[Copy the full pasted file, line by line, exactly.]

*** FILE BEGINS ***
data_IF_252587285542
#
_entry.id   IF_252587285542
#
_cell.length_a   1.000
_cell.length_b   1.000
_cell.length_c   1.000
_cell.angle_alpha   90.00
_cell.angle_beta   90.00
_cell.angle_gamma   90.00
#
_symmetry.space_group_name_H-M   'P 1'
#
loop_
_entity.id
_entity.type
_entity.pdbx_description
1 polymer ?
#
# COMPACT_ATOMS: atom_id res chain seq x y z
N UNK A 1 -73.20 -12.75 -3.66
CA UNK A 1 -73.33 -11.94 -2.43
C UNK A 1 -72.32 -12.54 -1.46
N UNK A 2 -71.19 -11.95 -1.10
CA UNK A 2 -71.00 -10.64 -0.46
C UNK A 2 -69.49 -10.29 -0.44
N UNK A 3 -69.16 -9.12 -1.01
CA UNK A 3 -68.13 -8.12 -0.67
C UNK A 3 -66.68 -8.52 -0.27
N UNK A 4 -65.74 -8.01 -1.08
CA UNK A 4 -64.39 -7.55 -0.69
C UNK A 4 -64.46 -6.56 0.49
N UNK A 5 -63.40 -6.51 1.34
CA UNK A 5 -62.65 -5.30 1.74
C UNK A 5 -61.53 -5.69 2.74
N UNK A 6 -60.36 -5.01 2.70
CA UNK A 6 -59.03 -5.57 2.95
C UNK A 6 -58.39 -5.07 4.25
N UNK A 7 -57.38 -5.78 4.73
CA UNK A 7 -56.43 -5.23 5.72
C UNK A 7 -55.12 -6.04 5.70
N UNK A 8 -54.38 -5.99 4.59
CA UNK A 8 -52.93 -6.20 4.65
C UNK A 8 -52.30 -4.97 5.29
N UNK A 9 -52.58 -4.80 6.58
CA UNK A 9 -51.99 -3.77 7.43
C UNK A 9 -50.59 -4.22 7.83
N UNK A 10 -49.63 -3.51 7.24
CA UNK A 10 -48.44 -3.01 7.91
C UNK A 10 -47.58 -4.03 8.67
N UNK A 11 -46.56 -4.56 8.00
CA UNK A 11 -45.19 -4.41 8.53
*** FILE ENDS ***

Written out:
data_IF_252587285542
#
_entry.id   IF_252587285542
#
_cell.length_a   1.000
_cell.length_b   1.000
_cell.length_c   1.000
_cell.angle_alpha   90.00
_cell.angle_beta   90.00
_cell.angle_gamma   90.00
#
_symmetry.space_group_name_H-M   'P 1'
#
loop_
_entity.id
_entity.type
_entity.pdbx_description
1 polymer ?
#
# COMPACT_ATOMS: atom_id res chain seq x y z
N UNK A 1 -73.20 -12.75 -3.66
CA UNK A 1 -73.33 -11.94 -2.43
C UNK A 1 -72.32 -12.54 -1.46
N UNK A 2 -71.19 -11.95 -1.10
CA UNK A 2 -71.00 -10.64 -0.46
C UNK A 2 -69.49 -10.29 -0.44
N UNK A 3 -69.16 -9.12 -1.01
CA UNK A 3 -68.13 -8.12 -0.67
C UNK A 3 -66.68 -8.52 -0.27
N UNK A 4 -65.74 -8.01 -1.08
CA UNK A 4 -64.39 -7.55 -0.69
C UNK A 4 -64.46 -6.56 0.49
N UNK A 5 -63.40 -6.51 1.34
CA UNK A 5 -62.65 -5.30 1.74
C UNK A 5 -61.53 -5.69 2.74
N UNK A 6 -60.36 -5.01 2.70
CA UNK A 6 -59.03 -5.57 2.95
C UNK A 6 -58.39 -5.07 4.25
N UNK A 7 -57.38 -5.78 4.73
CA UNK A 7 -56.43 -5.23 5.72
C UNK A 7 -55.12 -6.04 5.70
N UNK A 8 -54.38 -5.99 4.59
CA UNK A 8 -52.93 -6.20 4.65
C UNK A 8 -52.30 -4.97 5.29
N UNK A 9 -52.58 -4.80 6.58
CA UNK A 9 -51.99 -3.77 7.43
C UNK A 9 -50.59 -4.22 7.83
N UNK A 10 -49.63 -3.51 7.24
CA UNK A 10 -48.44 -3.01 7.91
C UNK A 10 -47.58 -4.03 8.67
N UNK A 11 -46.56 -4.56 8.00
CA UNK A 11 -45.19 -4.41 8.53